Payne Stewart triumphs at Pinehurst to win the 1999 U.S. Open
By: Claudia Mazzucco – On June 20, 1999, Payne Stewart became the first player in the 99-year history of the U.S. Open to win on the 72nd hole with a par putt. Separated by one stroke, Stewart and Phil Mickelson were the last pairing for the last round; at one under, Stewart was the only player in the field below par. Tiger Woods was two back, tied for third with Tim Herron.
Tiger set the tone for the last day with a birdie on the first hole, but Stewart answered with one of his own, pushing his lead to two. Mickelson made a 25-footer on the 7th hole – his only birdie of the day – and cut the lead by one. When Stewart bogeyed the par-5 10th hole, he and Mickelson were tied atop the leaderboard.
Payne drove into a nasty lie in the right rough on the long par-4 12th hole and had to pitch out. The ensuing bogey gave Mickelson a one-stroke lead. Stewart buried a 15-footer for birdie on the 13th and reclaimed a share of the lead at one under. At 16th, Stewart ran his third shot 25 feet past the hole. He made the putt for par. It was an improbable, double-breaking downhill putt. Mickelson pulled his approach too hard from 226 yards into the rough short and right of the green. He left his chip eight feet short. He missed the putt and they were again tied with two holes to go.
[os-widget path=”/golfhistorytoday/quiz3″ of=”golfhistorytoday” comments=”false”]
With honors at the par-3 17th, Stewart hit a 6-iron to four feet. Phil hit his 7-iron to six feet but missed the putt to the right. Payne made the putt for birdie, and in the span of twenty minutes has gone from one down to one up. In the last hole, Payne missed his drive into the right rough by a foot. There was no way he could get to the green. He hacked out of the fairway, leaving himself 77 yards from the flag. He hit a lob wedge 15 feet below the cup. Meanwhile Mickelson found the fairway and from 178 yards hit a 7-iron to 30 feet right of the hole. Putting first Phil missed by an inch or two.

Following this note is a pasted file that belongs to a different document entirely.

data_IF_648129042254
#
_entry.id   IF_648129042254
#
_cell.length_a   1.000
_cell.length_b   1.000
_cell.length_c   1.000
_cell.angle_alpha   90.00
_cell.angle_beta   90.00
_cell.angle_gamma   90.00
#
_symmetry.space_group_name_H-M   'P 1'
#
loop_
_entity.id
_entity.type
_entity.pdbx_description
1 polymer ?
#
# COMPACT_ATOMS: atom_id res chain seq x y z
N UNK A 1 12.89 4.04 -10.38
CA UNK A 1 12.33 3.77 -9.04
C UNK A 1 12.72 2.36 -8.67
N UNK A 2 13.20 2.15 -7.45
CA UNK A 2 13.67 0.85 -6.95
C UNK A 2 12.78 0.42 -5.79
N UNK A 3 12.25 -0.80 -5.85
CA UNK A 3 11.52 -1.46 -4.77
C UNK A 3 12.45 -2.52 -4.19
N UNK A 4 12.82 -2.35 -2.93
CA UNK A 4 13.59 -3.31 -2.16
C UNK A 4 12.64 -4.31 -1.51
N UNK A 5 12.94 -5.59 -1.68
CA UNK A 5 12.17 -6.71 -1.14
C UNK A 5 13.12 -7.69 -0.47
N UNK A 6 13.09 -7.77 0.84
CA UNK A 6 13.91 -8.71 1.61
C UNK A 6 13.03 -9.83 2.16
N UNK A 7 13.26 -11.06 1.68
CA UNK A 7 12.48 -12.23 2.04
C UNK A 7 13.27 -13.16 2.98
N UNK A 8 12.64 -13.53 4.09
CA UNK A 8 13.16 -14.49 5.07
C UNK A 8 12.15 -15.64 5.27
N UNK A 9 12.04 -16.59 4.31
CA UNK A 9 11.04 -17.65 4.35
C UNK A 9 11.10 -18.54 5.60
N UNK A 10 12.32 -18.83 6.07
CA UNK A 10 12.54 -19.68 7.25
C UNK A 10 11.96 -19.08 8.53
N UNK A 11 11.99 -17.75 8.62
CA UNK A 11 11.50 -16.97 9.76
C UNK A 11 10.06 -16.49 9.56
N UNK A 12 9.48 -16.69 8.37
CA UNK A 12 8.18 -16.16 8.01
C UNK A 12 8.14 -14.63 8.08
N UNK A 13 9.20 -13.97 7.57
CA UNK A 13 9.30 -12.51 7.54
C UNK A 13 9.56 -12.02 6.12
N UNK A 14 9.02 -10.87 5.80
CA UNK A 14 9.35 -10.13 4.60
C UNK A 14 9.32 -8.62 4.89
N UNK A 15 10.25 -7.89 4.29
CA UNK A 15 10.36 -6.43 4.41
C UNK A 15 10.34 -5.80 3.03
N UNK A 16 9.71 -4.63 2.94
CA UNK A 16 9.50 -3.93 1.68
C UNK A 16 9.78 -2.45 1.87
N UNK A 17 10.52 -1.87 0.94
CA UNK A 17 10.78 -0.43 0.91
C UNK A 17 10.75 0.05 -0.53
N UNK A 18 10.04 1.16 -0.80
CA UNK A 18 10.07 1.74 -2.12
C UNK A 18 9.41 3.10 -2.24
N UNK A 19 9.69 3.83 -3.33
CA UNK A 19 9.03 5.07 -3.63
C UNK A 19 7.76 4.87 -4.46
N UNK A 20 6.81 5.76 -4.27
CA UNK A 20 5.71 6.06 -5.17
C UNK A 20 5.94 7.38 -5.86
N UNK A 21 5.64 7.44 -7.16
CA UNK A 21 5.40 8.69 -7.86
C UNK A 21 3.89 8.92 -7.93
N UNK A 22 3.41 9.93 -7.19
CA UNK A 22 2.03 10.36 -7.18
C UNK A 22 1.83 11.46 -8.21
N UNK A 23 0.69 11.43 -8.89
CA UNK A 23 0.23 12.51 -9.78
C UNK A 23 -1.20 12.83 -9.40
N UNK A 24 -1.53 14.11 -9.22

It was apparent that there will be a playoff on Monday. And Johnny Miller – the NBC analyst who was in the booth with Dick Enberg – started to wonder if Phil would ever be able to play the next day. Back home, in Scottsdale, Arizona, Amy started to have contractions on Friday and Phil was willing to drop the pursuit of his first major if Amy went into labor. His caddie, Jim (Bones) Mackay, carried a beeper in his pocket that would register a message from Amy that delivery was imminent. Phil vowed to walk off the course at any minute to board a private plane and rush home to his wife’s side for the birth of their first child, Amanda. Already Amy and her doctor delayed delivery by a day with medication on Saturday night. She watched the final round on the sofa with her pelvis propped up on pillows to prevent the baby dropping any further.
Back to the 18th green, Stewart said (in his victor’s press conference), “I kept my head still on that putt. And when I looked up, it was about two feet from the hole. It was breaking right in the center and I couldn’t believe it. I couldn’t believe that I’d accomplished another dream of mine.”
When his 18-foot par putt disappeared into the hole, he pumped his fist twice in the air. Then he turned to his caddie Mike Hicks and screamed above the cheering throng around the 18th green. He cried. Hicks jumped in his arms to celebrate. Next, he grabbed both sides of Mickelson’s face and said to him: “Good luck with the baby. There is nothing like being a father.”
“Payne could immediately empathize with Mickelson. Payne knows the agony of defeat. Who knew it more than him?” Paul Azinger, Stewart’s best friend.
Behind the green Stewart has a long, tearful hug with his wife. It was the most dramatic U.S. Open of the decade. It was also the first Open played at Pinehurst No. 2, Donald Ross’s masterwork in the Sandhills of North Carolina.
Mickelson arrived home at midnight. Amy went into labor the next morning, about the time Phil would have been warming up for a playoff. Amanda was born that evening.
[os-widget path=”/golfhistorytoday/quiz2″ of=”golfhistorytoday” comments=”false”]
In an unimaginably tragic turn, Stewart wouldn’t live to see the end of the year. Four months later, on October 25, he was flying from Orlando to Houston for the Tour Championship when the private jet he and five others were flying lost cabin pressure, incapacitating the pilots and passengers and sending the plane on a ghostly four-hour flight until it crashed into a field in South Dakota, killing all six aboard.
Stewart’s celebratory pose would eventually be commemorated by a statue behind the 18th green at Pinehurst.
Claudia M. Mazzucco is a researcher at Golf Channel and teacher of History of Golf at the PGA of Argentina, in Buenos Aires. She is the author of Legendary Lessons (2016), El Golf de los Tiempos, A Novel (2002) and The Guide of Golf Courses in Argentina (2003). She received the PGA Award from the PGA of Argentina in 2005